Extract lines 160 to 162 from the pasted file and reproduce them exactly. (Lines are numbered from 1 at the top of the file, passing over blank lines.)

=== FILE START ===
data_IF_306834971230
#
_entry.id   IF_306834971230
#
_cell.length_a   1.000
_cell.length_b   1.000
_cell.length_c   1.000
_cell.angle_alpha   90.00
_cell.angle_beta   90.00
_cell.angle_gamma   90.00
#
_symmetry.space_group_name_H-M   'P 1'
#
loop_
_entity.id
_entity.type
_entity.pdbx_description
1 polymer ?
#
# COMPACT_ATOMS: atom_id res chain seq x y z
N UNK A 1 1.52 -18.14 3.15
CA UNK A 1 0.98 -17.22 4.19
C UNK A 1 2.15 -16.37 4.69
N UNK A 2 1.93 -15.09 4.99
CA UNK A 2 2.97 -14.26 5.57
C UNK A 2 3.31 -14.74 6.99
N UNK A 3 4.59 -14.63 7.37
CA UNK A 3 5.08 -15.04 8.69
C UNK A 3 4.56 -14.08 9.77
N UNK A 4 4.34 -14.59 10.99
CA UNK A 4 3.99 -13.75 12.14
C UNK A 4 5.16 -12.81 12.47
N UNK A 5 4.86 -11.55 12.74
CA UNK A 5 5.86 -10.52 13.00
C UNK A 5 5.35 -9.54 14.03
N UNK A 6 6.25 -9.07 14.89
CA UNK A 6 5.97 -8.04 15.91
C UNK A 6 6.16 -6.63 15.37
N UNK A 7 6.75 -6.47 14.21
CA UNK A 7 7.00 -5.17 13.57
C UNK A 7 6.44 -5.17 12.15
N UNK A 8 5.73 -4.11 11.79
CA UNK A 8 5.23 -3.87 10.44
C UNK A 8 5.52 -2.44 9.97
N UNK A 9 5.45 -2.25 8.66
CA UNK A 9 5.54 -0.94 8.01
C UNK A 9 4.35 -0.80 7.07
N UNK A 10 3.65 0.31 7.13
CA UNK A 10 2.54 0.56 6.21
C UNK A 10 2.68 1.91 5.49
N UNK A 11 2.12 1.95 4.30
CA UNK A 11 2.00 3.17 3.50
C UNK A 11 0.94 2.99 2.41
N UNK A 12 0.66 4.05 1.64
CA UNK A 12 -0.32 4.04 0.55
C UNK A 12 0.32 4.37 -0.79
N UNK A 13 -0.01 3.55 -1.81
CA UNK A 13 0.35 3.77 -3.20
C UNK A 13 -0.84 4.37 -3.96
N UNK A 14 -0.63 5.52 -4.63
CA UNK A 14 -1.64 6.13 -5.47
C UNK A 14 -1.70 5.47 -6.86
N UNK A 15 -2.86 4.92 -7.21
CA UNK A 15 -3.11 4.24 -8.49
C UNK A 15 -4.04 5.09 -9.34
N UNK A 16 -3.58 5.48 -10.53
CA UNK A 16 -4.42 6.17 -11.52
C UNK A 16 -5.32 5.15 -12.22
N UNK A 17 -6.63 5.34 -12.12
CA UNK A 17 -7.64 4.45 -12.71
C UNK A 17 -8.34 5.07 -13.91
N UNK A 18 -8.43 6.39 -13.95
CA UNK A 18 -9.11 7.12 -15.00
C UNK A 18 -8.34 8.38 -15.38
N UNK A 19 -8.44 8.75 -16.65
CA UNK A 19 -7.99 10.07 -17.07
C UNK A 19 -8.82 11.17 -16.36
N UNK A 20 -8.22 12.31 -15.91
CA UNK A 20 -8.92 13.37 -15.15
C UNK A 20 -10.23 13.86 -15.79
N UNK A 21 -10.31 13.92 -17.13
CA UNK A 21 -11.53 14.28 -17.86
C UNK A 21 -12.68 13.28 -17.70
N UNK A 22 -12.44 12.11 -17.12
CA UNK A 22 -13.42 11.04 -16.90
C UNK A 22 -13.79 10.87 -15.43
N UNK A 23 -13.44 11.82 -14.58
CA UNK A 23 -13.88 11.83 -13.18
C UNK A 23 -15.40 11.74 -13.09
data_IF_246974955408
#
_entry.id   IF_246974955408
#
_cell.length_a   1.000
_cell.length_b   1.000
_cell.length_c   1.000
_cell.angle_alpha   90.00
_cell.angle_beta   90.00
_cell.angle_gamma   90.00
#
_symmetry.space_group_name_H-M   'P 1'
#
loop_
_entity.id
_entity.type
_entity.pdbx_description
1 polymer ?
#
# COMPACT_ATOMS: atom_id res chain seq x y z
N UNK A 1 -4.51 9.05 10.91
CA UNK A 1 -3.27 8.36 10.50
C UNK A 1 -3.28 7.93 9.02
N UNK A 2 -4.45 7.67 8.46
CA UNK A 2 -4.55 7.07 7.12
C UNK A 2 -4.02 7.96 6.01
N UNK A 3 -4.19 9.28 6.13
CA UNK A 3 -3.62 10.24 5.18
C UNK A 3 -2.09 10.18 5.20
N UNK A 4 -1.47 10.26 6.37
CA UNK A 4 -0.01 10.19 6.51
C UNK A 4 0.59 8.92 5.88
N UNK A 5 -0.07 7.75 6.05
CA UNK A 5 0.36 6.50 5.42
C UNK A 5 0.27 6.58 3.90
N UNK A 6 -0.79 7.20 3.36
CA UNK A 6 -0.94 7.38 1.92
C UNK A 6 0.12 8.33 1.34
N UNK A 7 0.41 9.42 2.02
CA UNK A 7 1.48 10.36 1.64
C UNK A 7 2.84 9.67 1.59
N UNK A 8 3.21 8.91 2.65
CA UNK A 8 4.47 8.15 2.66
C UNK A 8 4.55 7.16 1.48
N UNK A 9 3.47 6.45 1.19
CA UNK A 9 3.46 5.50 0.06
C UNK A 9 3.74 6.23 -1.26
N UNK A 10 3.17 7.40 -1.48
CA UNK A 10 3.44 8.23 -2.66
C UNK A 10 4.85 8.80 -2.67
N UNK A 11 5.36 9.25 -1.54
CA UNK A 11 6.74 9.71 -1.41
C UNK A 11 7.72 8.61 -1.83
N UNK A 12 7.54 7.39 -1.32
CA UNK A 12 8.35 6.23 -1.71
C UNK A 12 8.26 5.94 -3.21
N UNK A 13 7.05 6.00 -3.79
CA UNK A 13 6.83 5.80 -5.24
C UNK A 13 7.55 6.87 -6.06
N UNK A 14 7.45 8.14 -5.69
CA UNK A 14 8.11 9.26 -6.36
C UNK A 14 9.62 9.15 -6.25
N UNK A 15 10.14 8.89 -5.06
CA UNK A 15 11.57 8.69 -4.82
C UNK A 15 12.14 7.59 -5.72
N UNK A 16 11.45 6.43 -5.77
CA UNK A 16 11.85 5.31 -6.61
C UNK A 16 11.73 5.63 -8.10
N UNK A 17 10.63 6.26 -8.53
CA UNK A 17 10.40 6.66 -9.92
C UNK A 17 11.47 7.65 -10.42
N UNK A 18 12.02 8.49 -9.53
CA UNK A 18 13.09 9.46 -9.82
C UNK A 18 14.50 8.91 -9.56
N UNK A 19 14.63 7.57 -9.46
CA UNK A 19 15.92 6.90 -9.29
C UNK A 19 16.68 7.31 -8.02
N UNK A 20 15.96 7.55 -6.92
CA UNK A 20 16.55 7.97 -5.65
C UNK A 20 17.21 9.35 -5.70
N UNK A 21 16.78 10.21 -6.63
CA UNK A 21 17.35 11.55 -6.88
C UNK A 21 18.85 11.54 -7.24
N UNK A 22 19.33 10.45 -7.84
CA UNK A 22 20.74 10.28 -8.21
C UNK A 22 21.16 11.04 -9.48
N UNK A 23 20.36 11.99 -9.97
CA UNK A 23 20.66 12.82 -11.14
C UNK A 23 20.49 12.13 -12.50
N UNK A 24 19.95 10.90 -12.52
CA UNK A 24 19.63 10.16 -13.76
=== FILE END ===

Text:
C UNK A 17 11.47 7.65 -10.42
N UNK A 18 12.02 8.49 -9.53
CA UNK A 18 13.09 9.46 -9.82